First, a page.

CONTACT: Erin Robbins 






Hebrew at the Center’s Annual HESEG/הישג Ceremony  

Recognizing Student Achievement in Hebrew   


(Framingham, MA – February 23, 2022) Hebrew language acquisition now has a global benchmark, and Hebrew at the Center is annually honoring the students who meet it.  

Last month, Hebrew at the Center (HATC) held its second annual HESEG/הישג, recognizing extraordinary student achievement in Hebrew by students who have received The Global Seal of Biliteracy™ for Hebrew, a credential that celebrates language skills and expands future opportunities for its recipients. The Global Seal of Biliteracy also enables recipients to showcase their language skills to any school or employer across state lines and national borders, with a unique serial-numbered certificate that is digitally shareable. 

With an almost doubling in both the number of schools using the Avant Assessment Tool and the number of students qualifying for the Global Seal of Biliteracy in Hebrew since 2020, Hebrew at the Center hopes to build on the momentum and expand the impact that this acknowledgment can have on motivating more students to aspire to higher levels of proficiency and to compel more educators to use the tools available to contribute to their students’ success. 


“Our child loves learning Hebrew, and has worked so hard with her teachers to get to this place,” said Parent Asher Epstein from the Charles E. Smith Jewish Day School. “The public recognition and the students’ personal reflections were so inspiring and demonstrates how important Hebrew is as a connector for Jews globally.” 

More than one hundred and thirty people attended HESEG/הישג, which this year included a presentation in Hebrew by Rabbi Josh Weinberg, Vice President of the URJ for Israel & Reform Zionism & Executive Director of ARZA, who spoke about the ways learning Hebrew as a second language had an extraordinary impact on his life choices. Additionally, there was a Scroll of Honor (LINK) which included videos of students sharing in Hebrew why they believe the language is so important to them.  


“The event allowed students and teachers to be recognized for their commitment to Hebrew biliteracy,” said Dr. Marc Kramer, Hebrew at the Center Board Member and former Executive Director of RAVSAK. “With effective teachers and motivation, students are clearly able to graduate from Jewish day schools with the capacity to understand. speak, read and write Hebrew proficiently; we now understand the exceptionally positive ripple effect of meeting this benchmark.”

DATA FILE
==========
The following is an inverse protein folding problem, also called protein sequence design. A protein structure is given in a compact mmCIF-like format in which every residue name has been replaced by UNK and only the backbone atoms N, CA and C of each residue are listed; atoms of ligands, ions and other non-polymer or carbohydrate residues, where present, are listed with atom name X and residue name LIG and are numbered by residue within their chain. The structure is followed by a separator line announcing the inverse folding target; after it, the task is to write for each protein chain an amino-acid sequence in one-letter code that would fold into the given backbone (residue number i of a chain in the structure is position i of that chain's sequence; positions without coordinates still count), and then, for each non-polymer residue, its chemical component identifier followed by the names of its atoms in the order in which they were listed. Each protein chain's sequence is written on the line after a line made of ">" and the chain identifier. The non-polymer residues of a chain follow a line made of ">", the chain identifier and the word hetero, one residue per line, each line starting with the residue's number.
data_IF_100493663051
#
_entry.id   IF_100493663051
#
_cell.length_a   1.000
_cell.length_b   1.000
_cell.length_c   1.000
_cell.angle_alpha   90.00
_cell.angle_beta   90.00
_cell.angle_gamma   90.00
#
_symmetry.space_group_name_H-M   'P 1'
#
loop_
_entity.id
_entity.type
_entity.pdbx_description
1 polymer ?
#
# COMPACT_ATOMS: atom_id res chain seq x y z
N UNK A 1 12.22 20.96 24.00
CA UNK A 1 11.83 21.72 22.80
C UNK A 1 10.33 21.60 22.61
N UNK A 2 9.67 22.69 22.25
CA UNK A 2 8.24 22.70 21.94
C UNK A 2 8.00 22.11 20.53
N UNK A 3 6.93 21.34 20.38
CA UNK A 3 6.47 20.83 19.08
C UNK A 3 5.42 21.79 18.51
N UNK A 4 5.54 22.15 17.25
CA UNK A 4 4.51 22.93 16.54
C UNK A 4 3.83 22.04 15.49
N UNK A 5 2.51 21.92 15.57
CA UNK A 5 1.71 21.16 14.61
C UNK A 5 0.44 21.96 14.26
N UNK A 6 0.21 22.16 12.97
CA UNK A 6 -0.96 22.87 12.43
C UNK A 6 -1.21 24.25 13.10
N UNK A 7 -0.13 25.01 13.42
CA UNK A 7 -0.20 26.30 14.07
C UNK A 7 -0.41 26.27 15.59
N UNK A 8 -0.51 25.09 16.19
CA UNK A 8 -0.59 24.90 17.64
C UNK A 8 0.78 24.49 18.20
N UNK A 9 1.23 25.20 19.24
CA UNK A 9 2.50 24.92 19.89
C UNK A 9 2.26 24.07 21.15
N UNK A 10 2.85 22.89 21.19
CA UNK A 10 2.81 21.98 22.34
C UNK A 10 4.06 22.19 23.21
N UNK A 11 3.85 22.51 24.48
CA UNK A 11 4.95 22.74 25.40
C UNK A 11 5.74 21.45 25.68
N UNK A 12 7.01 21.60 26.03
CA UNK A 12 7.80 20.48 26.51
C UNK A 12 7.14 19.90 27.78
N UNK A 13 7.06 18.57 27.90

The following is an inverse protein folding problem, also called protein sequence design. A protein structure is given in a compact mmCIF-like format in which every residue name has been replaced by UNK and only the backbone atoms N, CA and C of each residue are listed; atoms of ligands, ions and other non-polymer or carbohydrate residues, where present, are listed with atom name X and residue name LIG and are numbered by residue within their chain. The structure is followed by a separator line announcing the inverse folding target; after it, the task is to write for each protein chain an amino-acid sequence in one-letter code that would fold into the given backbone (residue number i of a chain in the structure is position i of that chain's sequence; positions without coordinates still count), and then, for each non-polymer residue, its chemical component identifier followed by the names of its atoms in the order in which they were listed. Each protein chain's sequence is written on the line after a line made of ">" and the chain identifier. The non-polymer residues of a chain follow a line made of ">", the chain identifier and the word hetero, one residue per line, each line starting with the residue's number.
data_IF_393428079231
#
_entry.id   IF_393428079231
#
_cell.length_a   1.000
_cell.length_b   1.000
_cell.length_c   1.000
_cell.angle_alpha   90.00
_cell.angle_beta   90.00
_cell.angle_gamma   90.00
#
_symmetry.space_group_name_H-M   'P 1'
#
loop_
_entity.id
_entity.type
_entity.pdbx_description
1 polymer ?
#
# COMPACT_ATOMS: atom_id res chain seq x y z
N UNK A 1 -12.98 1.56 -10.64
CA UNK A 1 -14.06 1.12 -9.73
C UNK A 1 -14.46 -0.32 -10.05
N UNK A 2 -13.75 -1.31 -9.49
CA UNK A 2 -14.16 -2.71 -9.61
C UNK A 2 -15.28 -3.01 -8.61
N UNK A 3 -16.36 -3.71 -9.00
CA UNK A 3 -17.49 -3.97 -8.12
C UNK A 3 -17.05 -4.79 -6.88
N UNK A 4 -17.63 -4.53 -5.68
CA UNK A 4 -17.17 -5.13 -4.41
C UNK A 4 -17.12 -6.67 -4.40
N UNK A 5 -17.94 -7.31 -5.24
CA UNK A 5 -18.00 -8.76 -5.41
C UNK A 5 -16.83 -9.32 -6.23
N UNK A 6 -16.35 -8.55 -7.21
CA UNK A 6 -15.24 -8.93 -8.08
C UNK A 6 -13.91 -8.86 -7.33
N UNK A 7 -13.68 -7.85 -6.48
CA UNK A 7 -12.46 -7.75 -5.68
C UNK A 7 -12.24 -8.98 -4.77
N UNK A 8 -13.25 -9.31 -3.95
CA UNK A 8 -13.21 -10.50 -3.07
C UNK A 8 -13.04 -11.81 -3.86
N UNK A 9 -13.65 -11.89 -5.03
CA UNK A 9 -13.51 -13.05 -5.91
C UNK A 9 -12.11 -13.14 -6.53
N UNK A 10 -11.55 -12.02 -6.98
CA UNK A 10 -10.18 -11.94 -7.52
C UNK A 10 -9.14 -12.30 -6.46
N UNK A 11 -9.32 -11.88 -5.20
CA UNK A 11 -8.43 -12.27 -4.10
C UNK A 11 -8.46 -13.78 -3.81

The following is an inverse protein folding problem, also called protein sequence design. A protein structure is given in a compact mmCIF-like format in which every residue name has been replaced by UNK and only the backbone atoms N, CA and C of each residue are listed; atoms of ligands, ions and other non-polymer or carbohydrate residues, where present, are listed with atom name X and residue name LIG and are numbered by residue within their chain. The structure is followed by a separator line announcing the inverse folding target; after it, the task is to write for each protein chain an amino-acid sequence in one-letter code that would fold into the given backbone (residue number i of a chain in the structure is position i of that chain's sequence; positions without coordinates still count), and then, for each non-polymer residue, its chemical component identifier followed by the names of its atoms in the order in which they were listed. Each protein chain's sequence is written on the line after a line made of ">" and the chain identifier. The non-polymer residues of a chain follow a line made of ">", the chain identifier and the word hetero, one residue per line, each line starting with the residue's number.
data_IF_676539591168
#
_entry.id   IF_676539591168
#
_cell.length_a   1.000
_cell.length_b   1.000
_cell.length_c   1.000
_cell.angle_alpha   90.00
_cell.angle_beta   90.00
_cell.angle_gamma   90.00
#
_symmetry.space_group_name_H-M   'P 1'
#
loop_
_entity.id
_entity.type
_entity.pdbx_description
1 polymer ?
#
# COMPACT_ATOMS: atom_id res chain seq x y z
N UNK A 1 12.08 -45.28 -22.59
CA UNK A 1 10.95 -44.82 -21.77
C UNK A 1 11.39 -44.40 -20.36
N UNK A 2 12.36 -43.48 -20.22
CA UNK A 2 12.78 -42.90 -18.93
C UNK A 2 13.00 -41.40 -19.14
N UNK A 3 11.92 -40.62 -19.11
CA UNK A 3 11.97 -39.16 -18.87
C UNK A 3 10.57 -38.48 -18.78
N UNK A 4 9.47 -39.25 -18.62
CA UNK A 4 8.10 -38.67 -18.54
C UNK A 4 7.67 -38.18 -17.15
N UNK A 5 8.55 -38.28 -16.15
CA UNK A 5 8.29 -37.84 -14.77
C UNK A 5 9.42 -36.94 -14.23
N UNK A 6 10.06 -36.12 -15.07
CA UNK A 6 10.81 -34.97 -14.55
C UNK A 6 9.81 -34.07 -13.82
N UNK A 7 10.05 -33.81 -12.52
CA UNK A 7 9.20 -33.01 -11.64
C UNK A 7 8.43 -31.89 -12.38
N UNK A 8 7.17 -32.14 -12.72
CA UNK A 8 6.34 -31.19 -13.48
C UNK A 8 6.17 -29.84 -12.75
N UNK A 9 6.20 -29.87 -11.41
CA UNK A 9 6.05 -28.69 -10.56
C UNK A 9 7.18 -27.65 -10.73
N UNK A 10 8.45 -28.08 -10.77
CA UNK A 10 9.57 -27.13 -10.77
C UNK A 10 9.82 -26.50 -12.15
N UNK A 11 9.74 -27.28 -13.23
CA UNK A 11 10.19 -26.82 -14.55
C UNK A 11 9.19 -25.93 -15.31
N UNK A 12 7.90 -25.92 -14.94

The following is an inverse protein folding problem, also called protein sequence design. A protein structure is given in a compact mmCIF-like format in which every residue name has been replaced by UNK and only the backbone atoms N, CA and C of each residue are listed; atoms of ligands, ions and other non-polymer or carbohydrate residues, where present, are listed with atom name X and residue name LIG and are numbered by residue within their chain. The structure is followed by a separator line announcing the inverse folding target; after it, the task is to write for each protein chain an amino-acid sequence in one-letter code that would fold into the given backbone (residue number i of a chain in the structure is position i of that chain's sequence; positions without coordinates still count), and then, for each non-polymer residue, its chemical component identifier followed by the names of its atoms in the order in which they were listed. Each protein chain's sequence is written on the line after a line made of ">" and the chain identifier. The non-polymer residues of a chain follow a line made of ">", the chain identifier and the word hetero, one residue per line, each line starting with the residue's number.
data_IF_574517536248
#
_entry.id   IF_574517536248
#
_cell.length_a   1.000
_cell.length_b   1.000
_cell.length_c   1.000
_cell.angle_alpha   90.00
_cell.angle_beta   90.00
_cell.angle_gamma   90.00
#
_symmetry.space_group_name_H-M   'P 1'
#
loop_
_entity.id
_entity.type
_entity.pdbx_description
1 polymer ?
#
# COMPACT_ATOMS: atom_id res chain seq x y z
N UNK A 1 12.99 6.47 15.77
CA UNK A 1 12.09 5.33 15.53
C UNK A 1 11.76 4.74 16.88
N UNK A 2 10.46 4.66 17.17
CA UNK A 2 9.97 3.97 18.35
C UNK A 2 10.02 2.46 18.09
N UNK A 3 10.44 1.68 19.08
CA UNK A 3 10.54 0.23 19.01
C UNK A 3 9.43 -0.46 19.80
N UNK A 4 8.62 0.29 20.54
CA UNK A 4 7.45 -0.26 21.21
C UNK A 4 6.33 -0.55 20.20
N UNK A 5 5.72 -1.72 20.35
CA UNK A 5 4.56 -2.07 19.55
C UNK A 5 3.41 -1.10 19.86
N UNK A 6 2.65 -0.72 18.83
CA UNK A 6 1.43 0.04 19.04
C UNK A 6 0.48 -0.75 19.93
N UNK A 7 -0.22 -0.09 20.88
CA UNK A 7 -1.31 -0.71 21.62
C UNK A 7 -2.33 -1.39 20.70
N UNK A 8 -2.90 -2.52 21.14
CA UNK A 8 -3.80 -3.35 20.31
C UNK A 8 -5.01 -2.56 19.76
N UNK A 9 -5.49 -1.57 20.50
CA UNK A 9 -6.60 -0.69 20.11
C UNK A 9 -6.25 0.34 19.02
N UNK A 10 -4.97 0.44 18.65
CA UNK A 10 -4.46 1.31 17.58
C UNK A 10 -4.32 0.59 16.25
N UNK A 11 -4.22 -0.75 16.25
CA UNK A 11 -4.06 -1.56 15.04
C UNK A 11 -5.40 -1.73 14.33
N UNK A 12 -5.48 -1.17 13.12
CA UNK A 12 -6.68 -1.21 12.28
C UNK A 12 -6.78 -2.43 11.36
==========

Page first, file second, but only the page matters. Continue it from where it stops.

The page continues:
The newly raised profile of Hebrew biliteracy is a result of Hebrew at the Center’s advocacy efforts. In 2013, Hebrew at the Center entered a strategic partnership with Avant Assessment, leaders in real-world language proficiency assessment, to create the first online, standards-based tool to assess Modern Hebrew language proficiency. Now it is possible for schools to have a data-driven, reliable, scientific approach to assessing Hebrew teaching and learning outcomes to measure what students can do in all four skills of language learning and to guide instructional decision making.  


“The Global Seal of Biliteracy in Hebrew provides an objective milestone to recognize students and is a tool for effectively measuring successful teaching and learning of Hebrew,” said Arnee Winshall, Hebrew at the Center Board President and founder. ”Additionally, those schools that are investing in the professional development of their Hebrew educators and seeing the results, can distinguish themselves based on the strength of their Hebrew programs.  


Avant’s assessment system was recently accredited by the American Council on Education, which means that high school students – and countless others – may be able to receive advance placement or credit by exam similar to AP language exams. These credits, which are recognized by colleges and universities nationwide, exemplify a student’s diligence and aptitude in that subject area. The ability to have student outcomes in Hebrew recognized in a manner parallel to achievements in math, science, and other core subjects is likely to have a larger impact on the level of seriousness accorded Hebrew language learning and its place within K-12 education.  


As more schools embrace assessment to strengthen their Hebrew programs and more students become eligible for the Global Seal of Biliteracy, HATC imagines that HESEG/הישג will not only set a higher bar but also help to pave the way for Jews in the Diaspora to benefit from the joys and gifts of the Hebrew language.